Every restaurant today offers the “doggie bag,” or some kind of take-home container for leftovers. There must have been a time when this wasn’t done, especially at the classier restaurants. Might have five-star Maisonette resisted the trend? —CLEAN YOUR PLATE
Welcome to the Doctor’s first all-restaurant column, one that spans from deli pickles to burgers to Maisonette, but which manages to completely bypass this issue’s cover theme of hot dogs. We have also, probably for the first time anywhere, just paired the words Maisonette and hot dogs in the same sentence.
Nat Comisar, former proprietor of Maisonette (officially, there was no “the” in its name), says that as far back as he can remember, the restaurant always provided ways for diners to carry home unfinished portions of their delicious meals to accompany their delicious memories. Instead of using a vulgar name like “doggie bag,” though, perhaps a restaurant of such renown might have called it a “Dachshund Dior.” Nat’s grandparents, who opened the restaurant in 1949, are no longer available to support this theory.
By the mid-1990s, when take-home leftovers had become as acceptable as the Macarena, Maisonette was providing bright fuchsia-colored bags for transport of surplus cuisine. Insurance probably disallowed the inclusion of flambé desserts. Please note this column’s second historic event: The words Maisonette and Macarena in the same sentence. Bon appétit, dude.
One reason I love Izzy’s, Cincinnati’s famous deli, is because I get a tub of sliced pickles as I sit down. They’re delicious, but I can never eat them all. After seeing your recent column about restaurants having to discard all uneaten food, I wondered: How many Izzy’s pickles a day are tossed? That’s tragic. —IZZY OR IZN’T
As discussed in our January column, health regulations quite reasonably forbid restaurants from serving any food that another patron may have touched. Therefore, all left-behind Izzy’s pickles face certain death. This is sad, but not “tragic.” Ordering corned beef on white bread is tragic.
Izzy’s CEO John Geisen says that locations vary, but about 10 gallons of pickles per day are served gratis at each restaurant, and are part of the deli’s 116 years of Cincinnati popularity. A waitress at Izzy’s on Red Bank told the Doctor that it’s not unusual for groups of diners to empty the tub, but uneaten pickle percentages are not monitored. Another unknown is the percentage of customers who still think that Izzy’s is strictly kosher, and whose eyes bulge when asked if they want cheese on their sandwich.
The Doctor thanks you for your question, which allowed his gleefully written-off lunch at Izzy’s. He encourages readers to submit inquiries about higher-end restaurants, or requests to compare weekend packages at local hotels with those in Venice.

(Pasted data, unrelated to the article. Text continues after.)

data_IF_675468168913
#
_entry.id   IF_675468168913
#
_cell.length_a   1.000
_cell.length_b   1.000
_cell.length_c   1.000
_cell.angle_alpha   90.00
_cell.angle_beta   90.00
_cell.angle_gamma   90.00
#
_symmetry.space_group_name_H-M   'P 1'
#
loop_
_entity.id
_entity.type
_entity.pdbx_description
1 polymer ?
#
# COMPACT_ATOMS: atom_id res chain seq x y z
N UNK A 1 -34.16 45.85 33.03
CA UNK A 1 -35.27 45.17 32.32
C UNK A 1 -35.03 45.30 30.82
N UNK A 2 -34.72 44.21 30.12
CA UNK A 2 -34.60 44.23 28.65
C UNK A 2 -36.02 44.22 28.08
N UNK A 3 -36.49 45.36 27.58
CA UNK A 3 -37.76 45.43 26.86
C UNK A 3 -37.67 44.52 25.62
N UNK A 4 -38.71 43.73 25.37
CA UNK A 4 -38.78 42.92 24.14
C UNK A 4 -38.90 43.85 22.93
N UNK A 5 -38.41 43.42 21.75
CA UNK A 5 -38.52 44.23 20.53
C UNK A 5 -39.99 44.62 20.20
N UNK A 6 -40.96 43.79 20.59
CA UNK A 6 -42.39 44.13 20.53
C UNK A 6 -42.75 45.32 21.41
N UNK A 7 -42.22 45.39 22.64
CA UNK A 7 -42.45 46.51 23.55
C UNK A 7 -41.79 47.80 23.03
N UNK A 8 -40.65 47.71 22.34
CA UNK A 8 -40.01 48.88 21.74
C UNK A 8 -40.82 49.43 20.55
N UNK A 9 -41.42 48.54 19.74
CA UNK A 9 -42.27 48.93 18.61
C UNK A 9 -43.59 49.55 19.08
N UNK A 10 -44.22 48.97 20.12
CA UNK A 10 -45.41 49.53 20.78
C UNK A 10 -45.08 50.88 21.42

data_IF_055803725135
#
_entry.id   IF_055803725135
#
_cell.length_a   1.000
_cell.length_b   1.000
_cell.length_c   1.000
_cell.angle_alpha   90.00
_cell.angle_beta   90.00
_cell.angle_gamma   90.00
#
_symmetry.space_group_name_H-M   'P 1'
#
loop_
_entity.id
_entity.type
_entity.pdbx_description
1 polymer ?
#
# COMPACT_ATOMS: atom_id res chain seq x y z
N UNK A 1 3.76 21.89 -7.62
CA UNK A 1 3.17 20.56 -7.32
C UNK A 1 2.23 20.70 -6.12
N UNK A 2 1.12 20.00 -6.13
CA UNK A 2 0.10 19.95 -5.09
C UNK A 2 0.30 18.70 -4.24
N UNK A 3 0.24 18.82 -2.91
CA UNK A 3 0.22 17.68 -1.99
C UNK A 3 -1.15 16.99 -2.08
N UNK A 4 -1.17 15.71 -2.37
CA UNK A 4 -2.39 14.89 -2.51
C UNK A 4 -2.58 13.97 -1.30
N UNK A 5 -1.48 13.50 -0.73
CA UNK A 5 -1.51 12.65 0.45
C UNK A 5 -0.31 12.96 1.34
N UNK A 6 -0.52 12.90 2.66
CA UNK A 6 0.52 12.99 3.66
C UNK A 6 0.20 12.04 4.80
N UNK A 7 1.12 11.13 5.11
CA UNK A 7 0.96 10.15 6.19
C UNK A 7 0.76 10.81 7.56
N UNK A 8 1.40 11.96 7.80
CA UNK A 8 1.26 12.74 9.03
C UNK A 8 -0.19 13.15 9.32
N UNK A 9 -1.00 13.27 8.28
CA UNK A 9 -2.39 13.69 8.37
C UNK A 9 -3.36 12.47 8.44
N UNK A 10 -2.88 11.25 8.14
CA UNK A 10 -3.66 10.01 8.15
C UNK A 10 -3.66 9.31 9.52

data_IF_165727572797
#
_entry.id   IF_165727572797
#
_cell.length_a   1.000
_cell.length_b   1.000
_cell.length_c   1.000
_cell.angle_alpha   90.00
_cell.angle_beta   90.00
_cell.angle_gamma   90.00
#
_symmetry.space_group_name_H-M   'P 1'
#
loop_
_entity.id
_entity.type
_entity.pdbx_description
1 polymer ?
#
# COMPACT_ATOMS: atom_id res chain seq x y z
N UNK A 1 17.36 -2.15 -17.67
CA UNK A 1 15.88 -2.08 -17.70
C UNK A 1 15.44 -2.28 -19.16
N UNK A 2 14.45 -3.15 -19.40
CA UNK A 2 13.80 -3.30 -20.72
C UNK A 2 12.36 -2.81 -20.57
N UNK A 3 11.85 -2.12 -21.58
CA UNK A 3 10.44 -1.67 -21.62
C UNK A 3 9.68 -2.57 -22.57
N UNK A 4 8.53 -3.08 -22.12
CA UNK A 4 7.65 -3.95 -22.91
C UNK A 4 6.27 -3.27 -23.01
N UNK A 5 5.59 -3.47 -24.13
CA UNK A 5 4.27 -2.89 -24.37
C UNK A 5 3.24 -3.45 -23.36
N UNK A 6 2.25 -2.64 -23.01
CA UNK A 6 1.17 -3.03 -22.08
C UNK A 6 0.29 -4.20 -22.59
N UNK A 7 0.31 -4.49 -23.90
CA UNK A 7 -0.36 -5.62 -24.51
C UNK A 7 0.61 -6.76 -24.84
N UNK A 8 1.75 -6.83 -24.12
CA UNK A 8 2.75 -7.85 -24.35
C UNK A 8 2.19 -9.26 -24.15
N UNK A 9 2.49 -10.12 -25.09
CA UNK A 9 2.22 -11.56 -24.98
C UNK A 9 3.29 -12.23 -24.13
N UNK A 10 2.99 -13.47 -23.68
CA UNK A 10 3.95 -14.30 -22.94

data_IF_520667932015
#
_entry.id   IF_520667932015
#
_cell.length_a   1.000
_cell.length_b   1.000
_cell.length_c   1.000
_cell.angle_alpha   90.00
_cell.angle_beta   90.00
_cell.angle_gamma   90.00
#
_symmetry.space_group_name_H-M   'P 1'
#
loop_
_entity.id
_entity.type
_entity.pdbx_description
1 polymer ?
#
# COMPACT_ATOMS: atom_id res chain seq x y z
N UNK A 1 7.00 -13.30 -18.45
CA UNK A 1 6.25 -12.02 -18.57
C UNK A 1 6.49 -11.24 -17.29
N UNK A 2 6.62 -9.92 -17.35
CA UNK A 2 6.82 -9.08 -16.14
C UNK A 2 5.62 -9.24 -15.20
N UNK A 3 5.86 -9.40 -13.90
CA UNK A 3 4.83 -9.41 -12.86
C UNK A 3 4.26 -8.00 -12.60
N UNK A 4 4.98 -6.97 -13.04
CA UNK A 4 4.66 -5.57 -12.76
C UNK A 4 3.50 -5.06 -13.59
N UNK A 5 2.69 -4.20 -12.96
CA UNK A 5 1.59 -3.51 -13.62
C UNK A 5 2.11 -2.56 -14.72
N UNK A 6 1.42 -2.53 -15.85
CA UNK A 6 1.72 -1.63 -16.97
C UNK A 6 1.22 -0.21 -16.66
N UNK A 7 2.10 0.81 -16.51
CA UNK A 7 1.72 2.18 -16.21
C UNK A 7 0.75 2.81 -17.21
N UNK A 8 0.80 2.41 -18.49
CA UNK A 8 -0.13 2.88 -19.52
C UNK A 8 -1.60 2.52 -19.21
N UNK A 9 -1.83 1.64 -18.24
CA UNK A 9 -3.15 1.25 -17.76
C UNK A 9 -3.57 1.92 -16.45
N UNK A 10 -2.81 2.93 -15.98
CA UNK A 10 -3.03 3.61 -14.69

I was walking around Washington, D.C., a few weeks ago, and was stopped in my tracks at the sight of an Ollie’s Trolley. Same colors, logo, everything. I always believed my beloved Ollie’s was a unique Cincinnati institution. This was an existential crisis for me. What’s the deal?! —TROLLEY TRAUMA
Warning: Do not, under any circumstances, visit Louisville! It could cause a psychic break. You are extremely lucky that you did not venture on a See America First road trip decades ago, because there was a time when Ollie’s Trolleys were parked in dozens of cities.
The franchise was launched in the mid-1970s with the hope of being as big a chain as Kentucky Fried Chicken. In fact, the same guy who had turned Colonel Sanders’s recipe into an empire was the guy behind Ollie’s. John Y. Brown Jr.—he was also governor of Kentucky in the 1980s—envisioned his walk-up burger stand as an alternative to the ever-slowing service at so-called fast food restaurants. It turned out to be one of his few business failures.
But unlike the disappearance of, say, Burger Chef, a few Trolleys were saved by local owners. Today, they survive only in Louisville, Washington, D.C., and on Central Avenue in Over-the-Rhine. Cincinnati’s Mr. Ollie (Marvin Smith) still makes the original Ollieburger and fries, but his menu also includes ribs, fish, and dishes from his Georgia background. That place in D.C. might have the same signage as your beloved Ollie’s, but be thankful you didn’t go in and eat anything.